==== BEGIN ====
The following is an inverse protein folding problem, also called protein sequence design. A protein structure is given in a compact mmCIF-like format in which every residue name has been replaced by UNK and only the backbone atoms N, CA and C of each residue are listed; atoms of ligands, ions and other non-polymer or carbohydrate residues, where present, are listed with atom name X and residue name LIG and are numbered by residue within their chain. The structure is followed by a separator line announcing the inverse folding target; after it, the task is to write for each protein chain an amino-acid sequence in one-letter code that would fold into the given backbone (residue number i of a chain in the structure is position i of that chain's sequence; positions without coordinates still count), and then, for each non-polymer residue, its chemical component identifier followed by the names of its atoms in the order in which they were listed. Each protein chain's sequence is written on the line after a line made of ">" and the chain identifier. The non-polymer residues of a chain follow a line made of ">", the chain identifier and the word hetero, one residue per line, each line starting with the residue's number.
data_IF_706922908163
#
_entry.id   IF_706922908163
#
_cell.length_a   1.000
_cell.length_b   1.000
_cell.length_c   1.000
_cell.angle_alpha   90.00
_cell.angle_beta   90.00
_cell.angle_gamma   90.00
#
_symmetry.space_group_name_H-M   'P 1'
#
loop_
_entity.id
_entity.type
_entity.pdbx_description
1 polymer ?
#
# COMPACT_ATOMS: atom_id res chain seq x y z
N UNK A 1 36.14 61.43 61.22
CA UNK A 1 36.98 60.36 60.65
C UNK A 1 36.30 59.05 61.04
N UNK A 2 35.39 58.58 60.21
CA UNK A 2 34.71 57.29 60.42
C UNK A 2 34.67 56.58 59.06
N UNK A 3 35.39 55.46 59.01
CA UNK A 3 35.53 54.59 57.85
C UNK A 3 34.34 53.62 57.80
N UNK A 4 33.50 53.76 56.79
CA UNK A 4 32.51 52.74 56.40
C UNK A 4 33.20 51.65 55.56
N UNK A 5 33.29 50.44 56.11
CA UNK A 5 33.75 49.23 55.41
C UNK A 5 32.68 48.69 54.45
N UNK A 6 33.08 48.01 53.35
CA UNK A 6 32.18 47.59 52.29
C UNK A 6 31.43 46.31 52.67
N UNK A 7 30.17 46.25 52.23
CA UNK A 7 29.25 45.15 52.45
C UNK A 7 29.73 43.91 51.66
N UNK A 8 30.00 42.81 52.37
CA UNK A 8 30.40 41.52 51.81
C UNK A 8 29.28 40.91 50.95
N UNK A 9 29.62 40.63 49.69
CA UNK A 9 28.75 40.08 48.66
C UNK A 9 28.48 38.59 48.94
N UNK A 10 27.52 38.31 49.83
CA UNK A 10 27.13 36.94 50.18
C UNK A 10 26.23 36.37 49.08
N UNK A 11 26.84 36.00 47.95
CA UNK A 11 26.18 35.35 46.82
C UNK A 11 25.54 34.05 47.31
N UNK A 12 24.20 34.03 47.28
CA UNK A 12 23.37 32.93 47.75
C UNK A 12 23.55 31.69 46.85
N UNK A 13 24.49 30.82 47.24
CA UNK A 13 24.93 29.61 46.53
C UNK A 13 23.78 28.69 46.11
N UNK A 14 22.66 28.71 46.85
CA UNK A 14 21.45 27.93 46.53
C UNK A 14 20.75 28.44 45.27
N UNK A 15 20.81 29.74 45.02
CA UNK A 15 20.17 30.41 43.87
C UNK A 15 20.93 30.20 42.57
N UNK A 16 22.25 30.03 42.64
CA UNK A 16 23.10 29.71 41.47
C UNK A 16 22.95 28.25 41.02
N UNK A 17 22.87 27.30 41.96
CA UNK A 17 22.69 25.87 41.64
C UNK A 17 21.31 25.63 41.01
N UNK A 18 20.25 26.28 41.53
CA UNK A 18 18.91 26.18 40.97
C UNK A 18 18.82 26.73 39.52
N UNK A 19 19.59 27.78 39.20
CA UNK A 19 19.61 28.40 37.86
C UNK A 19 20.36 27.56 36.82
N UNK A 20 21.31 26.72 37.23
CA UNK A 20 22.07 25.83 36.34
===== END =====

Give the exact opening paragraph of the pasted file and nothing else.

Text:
The following is an inverse protein folding problem, also called protein sequence design. A protein structure is given in a compact mmCIF-like format in which every residue name has been replaced by UNK and only the backbone atoms N, CA and C of each residue are listed; atoms of ligands, ions and other non-polymer or carbohydrate residues, where present, are listed with atom name X and residue name LIG and are numbered by residue within their chain. The structure is followed by a separator line announcing the inverse folding target; after it, the task is to write for each protein chain an amino-acid sequence in one-letter code that would fold into the given backbone (residue number i of a chain in the structure is position i of that chain's sequence; positions without coordinates still count), and then, for each non-polymer residue, its chemical component identifier followed by the names of its atoms in the order in which they were listed. Each protein chain's sequence is written on the line after a line made of ">" and the chain identifier. The non-polymer residues of a chain follow a line made of ">", the chain identifier and the word hetero, one residue per line, each line starting with the residue's number.